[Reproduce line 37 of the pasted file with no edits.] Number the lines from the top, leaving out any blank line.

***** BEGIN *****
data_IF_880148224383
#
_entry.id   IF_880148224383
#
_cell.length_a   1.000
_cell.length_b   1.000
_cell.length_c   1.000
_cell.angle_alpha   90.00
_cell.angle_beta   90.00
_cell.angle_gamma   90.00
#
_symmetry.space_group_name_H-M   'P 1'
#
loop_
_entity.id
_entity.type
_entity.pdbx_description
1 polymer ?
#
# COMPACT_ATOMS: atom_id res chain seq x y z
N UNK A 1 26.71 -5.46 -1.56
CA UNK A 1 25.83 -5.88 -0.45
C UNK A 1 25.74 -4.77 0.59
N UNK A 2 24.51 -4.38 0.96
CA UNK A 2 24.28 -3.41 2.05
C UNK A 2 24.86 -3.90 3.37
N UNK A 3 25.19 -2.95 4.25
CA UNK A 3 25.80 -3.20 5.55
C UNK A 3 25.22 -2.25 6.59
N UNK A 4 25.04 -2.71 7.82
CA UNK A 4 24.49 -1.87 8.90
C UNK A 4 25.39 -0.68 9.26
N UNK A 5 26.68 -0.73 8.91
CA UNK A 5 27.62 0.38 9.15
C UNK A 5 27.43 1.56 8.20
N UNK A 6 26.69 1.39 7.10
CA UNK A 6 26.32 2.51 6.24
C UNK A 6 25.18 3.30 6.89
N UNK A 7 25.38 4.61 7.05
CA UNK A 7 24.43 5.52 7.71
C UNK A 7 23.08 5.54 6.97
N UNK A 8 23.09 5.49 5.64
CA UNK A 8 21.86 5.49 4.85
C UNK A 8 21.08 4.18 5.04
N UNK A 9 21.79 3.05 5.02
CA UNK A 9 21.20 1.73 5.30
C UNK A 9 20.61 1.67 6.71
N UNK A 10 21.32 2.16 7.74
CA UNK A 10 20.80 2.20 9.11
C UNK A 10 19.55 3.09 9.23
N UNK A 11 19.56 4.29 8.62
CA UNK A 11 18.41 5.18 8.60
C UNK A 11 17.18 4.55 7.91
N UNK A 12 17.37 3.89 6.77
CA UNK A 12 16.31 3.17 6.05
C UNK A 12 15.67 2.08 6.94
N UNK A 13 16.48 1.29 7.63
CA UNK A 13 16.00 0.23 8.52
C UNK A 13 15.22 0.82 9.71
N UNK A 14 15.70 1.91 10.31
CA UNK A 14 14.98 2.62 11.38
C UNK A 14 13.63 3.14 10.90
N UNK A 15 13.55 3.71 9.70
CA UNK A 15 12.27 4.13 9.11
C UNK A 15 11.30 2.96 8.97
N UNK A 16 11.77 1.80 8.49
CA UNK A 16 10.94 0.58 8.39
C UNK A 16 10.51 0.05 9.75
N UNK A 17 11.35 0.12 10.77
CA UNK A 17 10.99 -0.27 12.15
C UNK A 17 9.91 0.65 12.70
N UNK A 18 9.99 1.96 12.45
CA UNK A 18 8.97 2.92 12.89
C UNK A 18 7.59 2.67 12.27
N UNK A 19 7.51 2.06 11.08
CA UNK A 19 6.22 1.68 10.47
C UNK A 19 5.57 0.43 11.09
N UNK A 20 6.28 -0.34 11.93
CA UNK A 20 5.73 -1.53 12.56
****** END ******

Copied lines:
CA UNK A 6 26.32 2.51 6.24